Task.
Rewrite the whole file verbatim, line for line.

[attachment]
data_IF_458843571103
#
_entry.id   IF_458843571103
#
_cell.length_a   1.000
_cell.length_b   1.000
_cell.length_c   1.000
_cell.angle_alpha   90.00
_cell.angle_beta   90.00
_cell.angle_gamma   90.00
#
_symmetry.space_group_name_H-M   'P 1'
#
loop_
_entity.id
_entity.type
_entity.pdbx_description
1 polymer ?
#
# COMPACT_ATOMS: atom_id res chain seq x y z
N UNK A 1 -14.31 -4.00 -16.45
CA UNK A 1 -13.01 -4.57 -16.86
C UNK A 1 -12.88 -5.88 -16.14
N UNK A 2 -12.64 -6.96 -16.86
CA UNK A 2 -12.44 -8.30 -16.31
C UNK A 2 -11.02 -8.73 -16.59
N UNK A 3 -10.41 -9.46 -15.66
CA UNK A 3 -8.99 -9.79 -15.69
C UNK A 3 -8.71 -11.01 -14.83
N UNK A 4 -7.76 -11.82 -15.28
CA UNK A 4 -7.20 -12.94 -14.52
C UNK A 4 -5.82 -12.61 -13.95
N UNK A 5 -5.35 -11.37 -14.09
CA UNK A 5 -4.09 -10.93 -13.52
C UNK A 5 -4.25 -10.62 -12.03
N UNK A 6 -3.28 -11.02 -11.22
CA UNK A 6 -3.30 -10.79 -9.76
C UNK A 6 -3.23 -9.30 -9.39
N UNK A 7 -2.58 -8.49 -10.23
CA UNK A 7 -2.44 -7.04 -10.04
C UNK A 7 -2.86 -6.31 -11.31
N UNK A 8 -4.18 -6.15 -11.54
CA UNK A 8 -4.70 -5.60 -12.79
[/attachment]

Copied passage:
data_IF_458843571103
#
_entry.id   IF_458843571103
#
_cell.length_a   1.000
_cell.length_b   1.000
_cell.length_c   1.000
_cell.angle_alpha   90.00
_cell.angle_beta   90.00
_cell.angle_gamma   90.00
#
_symmetry.space_group_name_H-M   'P 1'
#
loop_
_entity.id
_entity.type
_entity.pdbx_description
1 polymer ?
#
# COMPACT_ATOMS: atom_id res chain seq x y z
N UNK A 1 -14.31 -4.00 -16.45
CA UNK A 1 -13.01 -4.57 -16.86
C UNK A 1 -12.88 -5.88 -16.14
N UNK A 2 -12.64 -6.96 -16.86
CA UNK A 2 -12.44 -8.30 -16.31
C UNK A 2 -11.02 -8.73 -16.59
N UNK A 3 -10.41 -9.46 -15.66
CA UNK A 3 -8.99 -9.79 -15.69
C UNK A 3 -8.71 -11.01 -14.83
N UNK A 4 -7.76 -11.82 -15.28
CA UNK A 4 -7.20 -12.94 -14.52
C UNK A 4 -5.82 -12.61 -13.95
N UNK A 5 -5.35 -11.37 -14.09
CA UNK A 5 -4.09 -10.93 -13.52
C UNK A 5 -4.25 -10.62 -12.03
N UNK A 6 -3.28 -11.02 -11.22
CA UNK A 6 -3.30 -10.79 -9.76
C UNK A 6 -3.23 -9.30 -9.39
N UNK A 7 -2.58 -8.49 -10.23
CA UNK A 7 -2.44 -7.04 -10.04
C UNK A 7 -2.86 -6.31 -11.31
N UNK A 8 -4.18 -6.15 -11.54
CA UNK A 8 -4.70 -5.60 -12.79